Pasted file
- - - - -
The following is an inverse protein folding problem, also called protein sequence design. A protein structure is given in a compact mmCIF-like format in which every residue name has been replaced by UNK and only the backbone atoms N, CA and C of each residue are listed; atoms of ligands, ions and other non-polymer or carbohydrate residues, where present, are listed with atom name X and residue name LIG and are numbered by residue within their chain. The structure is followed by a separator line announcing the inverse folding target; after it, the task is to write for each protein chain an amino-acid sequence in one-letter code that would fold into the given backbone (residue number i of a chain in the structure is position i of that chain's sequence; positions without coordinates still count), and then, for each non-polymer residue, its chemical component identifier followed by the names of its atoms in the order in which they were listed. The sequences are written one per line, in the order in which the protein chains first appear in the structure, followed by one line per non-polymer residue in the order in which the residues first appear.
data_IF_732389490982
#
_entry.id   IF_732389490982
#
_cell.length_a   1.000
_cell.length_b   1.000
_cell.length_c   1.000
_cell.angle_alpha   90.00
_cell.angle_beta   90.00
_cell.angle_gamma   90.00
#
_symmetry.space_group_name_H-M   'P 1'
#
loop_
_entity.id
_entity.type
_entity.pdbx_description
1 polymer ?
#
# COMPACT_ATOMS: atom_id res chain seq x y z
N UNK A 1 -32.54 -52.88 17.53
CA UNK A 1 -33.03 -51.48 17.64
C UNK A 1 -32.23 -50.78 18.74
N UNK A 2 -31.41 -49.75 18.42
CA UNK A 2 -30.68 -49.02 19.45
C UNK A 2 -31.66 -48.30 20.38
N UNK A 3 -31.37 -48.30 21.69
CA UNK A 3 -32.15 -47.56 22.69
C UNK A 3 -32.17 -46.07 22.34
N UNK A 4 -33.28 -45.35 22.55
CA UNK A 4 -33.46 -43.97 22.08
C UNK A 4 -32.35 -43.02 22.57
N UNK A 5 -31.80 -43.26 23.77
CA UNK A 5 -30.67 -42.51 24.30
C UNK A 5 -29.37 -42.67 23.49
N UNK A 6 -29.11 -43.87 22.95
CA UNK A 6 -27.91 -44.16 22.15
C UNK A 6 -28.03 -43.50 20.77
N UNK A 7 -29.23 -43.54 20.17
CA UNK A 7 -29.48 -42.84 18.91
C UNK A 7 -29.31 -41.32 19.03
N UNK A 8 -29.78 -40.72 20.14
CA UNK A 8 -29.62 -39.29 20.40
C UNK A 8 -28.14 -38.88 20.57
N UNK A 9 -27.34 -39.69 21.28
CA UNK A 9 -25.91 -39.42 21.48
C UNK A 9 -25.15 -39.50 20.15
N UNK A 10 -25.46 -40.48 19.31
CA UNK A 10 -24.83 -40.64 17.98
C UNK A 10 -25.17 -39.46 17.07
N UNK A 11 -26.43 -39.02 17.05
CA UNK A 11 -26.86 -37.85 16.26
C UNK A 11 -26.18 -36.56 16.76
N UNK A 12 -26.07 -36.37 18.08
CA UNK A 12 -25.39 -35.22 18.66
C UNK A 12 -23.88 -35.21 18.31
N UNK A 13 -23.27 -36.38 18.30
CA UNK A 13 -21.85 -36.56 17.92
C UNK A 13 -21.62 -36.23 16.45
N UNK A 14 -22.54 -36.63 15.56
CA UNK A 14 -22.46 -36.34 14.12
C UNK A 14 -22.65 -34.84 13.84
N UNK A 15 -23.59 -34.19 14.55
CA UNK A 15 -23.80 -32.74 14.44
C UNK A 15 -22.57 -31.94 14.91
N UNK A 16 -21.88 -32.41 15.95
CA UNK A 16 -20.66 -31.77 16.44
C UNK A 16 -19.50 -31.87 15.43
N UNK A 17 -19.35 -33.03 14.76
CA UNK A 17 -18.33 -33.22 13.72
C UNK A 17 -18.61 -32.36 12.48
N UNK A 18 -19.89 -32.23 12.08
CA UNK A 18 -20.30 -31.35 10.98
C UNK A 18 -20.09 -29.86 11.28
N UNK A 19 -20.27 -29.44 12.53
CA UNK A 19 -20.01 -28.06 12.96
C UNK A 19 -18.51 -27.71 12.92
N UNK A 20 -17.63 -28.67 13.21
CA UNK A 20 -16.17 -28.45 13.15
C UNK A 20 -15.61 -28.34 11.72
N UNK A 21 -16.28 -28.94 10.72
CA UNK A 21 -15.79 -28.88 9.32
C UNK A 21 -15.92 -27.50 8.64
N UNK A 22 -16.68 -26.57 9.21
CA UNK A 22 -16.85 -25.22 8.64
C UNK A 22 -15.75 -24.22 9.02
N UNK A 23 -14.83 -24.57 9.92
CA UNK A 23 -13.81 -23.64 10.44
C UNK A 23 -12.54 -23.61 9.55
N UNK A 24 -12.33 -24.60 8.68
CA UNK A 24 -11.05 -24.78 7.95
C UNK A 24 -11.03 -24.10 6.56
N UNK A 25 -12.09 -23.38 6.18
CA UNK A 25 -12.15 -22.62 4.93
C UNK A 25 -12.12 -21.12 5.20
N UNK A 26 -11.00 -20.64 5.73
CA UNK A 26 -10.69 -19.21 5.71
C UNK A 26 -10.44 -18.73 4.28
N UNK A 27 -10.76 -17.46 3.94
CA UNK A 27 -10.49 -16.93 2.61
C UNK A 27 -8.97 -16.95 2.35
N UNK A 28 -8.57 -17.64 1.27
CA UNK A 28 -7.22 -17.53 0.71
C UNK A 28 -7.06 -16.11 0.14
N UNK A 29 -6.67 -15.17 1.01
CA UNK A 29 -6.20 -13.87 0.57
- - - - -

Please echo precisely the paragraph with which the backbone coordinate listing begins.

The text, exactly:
The following is an inverse protein folding problem, also called protein sequence design. A protein structure is given in a compact mmCIF-like format in which every residue name has been replaced by UNK and only the backbone atoms N, CA and C of each residue are listed; atoms of ligands, ions and other non-polymer or carbohydrate residues, where present, are listed with atom name X and residue name LIG and are numbered by residue within their chain. The structure is followed by a separator line announcing the inverse folding target; after it, the task is to write for each protein chain an amino-acid sequence in one-letter code that would fold into the given backbone (residue number i of a chain in the structure is position i of that chain's sequence; positions without coordinates still count), and then, for each non-polymer residue, its chemical component identifier followed by the names of its atoms in the order in which they were listed. The sequences are written one per line, in the order in which the protein chains first appear in the structure, followed by one line per non-polymer residue in the order in which the residues first appear.